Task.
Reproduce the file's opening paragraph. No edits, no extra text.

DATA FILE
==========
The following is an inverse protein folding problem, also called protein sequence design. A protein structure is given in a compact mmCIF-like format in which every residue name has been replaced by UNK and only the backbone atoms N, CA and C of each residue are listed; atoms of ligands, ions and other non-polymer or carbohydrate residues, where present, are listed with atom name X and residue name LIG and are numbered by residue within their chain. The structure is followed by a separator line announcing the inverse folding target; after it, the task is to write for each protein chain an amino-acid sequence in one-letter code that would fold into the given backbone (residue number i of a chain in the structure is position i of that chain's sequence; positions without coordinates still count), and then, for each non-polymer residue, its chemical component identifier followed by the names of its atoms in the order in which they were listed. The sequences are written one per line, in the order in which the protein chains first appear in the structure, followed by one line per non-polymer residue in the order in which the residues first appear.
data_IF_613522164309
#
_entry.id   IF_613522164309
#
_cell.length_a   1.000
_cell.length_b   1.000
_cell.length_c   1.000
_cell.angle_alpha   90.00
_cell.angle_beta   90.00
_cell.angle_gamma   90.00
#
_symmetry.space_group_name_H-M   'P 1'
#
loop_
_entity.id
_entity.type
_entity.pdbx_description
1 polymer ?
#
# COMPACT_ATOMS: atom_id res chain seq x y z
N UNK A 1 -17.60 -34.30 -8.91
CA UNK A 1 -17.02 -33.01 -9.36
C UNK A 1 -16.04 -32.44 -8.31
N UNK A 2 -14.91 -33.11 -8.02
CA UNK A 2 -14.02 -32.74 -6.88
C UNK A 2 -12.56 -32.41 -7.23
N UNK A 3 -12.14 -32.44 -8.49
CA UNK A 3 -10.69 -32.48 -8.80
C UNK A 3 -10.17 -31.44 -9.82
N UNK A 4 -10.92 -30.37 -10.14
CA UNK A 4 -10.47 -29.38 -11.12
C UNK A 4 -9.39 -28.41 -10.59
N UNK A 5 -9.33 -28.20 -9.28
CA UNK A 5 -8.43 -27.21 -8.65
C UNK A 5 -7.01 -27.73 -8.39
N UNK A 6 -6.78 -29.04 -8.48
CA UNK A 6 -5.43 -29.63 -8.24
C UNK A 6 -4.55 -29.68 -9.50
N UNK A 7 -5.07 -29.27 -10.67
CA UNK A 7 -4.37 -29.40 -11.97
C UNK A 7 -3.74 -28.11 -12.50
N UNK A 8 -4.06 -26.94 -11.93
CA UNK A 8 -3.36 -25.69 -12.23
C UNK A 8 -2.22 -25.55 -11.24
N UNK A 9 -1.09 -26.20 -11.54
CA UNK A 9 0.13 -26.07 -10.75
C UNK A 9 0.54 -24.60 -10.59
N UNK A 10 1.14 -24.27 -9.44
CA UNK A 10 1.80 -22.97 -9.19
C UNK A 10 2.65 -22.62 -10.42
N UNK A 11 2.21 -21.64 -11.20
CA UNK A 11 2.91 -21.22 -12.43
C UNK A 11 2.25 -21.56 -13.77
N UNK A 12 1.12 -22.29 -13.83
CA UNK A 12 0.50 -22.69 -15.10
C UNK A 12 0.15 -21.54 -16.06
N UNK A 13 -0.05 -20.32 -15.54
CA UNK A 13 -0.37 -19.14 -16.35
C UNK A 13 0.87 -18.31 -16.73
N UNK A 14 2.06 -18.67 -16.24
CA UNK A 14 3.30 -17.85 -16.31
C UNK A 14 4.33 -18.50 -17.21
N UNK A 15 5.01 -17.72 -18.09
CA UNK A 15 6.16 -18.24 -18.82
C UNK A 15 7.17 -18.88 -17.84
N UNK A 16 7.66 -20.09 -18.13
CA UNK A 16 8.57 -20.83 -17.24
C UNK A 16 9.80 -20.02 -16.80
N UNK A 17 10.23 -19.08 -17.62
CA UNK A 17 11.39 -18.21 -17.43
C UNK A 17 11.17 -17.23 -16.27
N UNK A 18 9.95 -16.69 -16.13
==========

The following is an inverse protein folding problem, also called protein sequence design. A protein structure is given in a compact mmCIF-like format in which every residue name has been replaced by UNK and only the backbone atoms N, CA and C of each residue are listed; atoms of ligands, ions and other non-polymer or carbohydrate residues, where present, are listed with atom name X and residue name LIG and are numbered by residue within their chain. The structure is followed by a separator line announcing the inverse folding target; after it, the task is to write for each protein chain an amino-acid sequence in one-letter code that would fold into the given backbone (residue number i of a chain in the structure is position i of that chain's sequence; positions without coordinates still count), and then, for each non-polymer residue, its chemical component identifier followed by the names of its atoms in the order in which they were listed. The sequences are written one per line, in the order in which the protein chains first appear in the structure, followed by one line per non-polymer residue in the order in which the residues first appear.